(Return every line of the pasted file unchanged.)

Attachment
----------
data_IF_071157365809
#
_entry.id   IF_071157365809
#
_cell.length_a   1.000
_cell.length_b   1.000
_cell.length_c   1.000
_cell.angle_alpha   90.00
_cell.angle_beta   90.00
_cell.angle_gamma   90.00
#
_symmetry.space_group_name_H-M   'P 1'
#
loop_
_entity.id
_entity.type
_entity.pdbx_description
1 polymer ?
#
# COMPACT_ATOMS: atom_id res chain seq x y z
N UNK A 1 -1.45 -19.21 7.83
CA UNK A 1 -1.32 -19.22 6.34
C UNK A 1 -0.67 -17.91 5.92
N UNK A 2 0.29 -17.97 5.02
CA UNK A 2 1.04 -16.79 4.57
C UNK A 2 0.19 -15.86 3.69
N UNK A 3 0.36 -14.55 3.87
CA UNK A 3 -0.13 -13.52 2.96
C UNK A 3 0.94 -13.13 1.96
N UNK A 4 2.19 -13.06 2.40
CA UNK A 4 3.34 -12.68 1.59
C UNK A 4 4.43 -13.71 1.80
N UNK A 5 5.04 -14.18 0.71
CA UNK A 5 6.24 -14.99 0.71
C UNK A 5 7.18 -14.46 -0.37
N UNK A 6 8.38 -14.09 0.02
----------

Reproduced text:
data_IF_071157365809
#
_entry.id   IF_071157365809
#
_cell.length_a   1.000
_cell.length_b   1.000
_cell.length_c   1.000
_cell.angle_alpha   90.00
_cell.angle_beta   90.00
_cell.angle_gamma   90.00
#
_symmetry.space_group_name_H-M   'P 1'
#
loop_
_entity.id
_entity.type
_entity.pdbx_description
1 polymer ?
#
# COMPACT_ATOMS: atom_id res chain seq x y z
N UNK A 1 -1.45 -19.21 7.83
CA UNK A 1 -1.32 -19.22 6.34
C UNK A 1 -0.67 -17.91 5.92
N UNK A 2 0.29 -17.97 5.02
CA UNK A 2 1.04 -16.79 4.57
C UNK A 2 0.19 -15.86 3.69
N UNK A 3 0.36 -14.55 3.87
CA UNK A 3 -0.13 -13.52 2.96
C UNK A 3 0.94 -13.13 1.96
N UNK A 4 2.19 -13.06 2.40
CA UNK A 4 3.34 -12.68 1.59
C UNK A 4 4.43 -13.71 1.80
N UNK A 5 5.04 -14.18 0.71
CA UNK A 5 6.24 -14.99 0.71
C UNK A 5 7.18 -14.46 -0.37
N UNK A 6 8.38 -14.09 0.02